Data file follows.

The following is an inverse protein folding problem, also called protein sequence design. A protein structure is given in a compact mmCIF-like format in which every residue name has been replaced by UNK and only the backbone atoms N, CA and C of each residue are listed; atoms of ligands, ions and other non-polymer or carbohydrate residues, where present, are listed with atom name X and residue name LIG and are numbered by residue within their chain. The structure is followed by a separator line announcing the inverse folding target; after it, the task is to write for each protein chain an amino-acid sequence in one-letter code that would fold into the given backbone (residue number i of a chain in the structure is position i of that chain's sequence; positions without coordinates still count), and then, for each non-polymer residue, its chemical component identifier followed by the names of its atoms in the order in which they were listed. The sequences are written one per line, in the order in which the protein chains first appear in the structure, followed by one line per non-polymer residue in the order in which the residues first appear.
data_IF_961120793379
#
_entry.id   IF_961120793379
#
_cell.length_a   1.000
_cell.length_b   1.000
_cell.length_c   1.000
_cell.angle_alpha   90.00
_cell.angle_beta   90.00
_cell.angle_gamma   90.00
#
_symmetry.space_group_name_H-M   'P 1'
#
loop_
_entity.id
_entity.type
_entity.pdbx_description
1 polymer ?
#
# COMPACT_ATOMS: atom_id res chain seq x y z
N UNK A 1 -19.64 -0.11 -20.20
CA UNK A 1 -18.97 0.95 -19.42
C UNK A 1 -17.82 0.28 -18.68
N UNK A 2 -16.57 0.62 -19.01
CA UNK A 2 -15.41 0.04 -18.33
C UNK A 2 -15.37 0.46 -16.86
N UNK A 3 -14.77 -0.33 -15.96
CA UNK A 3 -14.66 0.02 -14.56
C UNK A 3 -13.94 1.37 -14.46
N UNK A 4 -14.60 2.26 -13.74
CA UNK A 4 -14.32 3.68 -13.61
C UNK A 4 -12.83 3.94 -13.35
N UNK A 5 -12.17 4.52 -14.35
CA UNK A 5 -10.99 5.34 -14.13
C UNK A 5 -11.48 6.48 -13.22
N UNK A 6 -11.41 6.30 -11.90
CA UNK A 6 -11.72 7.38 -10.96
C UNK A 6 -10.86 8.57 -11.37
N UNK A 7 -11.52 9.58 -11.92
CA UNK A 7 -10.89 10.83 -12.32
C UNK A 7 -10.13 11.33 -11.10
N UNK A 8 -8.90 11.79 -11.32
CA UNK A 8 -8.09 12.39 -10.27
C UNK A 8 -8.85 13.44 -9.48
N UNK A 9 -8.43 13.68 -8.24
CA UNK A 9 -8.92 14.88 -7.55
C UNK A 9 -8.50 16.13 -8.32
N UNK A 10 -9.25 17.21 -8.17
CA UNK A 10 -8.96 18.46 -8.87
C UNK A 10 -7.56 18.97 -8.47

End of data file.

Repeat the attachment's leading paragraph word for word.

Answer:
The following is an inverse protein folding problem, also called protein sequence design. A protein structure is given in a compact mmCIF-like format in which every residue name has been replaced by UNK and only the backbone atoms N, CA and C of each residue are listed; atoms of ligands, ions and other non-polymer or carbohydrate residues, where present, are listed with atom name X and residue name LIG and are numbered by residue within their chain. The structure is followed by a separator line announcing the inverse folding target; after it, the task is to write for each protein chain an amino-acid sequence in one-letter code that would fold into the given backbone (residue number i of a chain in the structure is position i of that chain's sequence; positions without coordinates still count), and then, for each non-polymer residue, its chemical component identifier followed by the names of its atoms in the order in which they were listed. The sequences are written one per line, in the order in which the protein chains first appear in the structure, followed by one line per non-polymer residue in the order in which the residues first appear.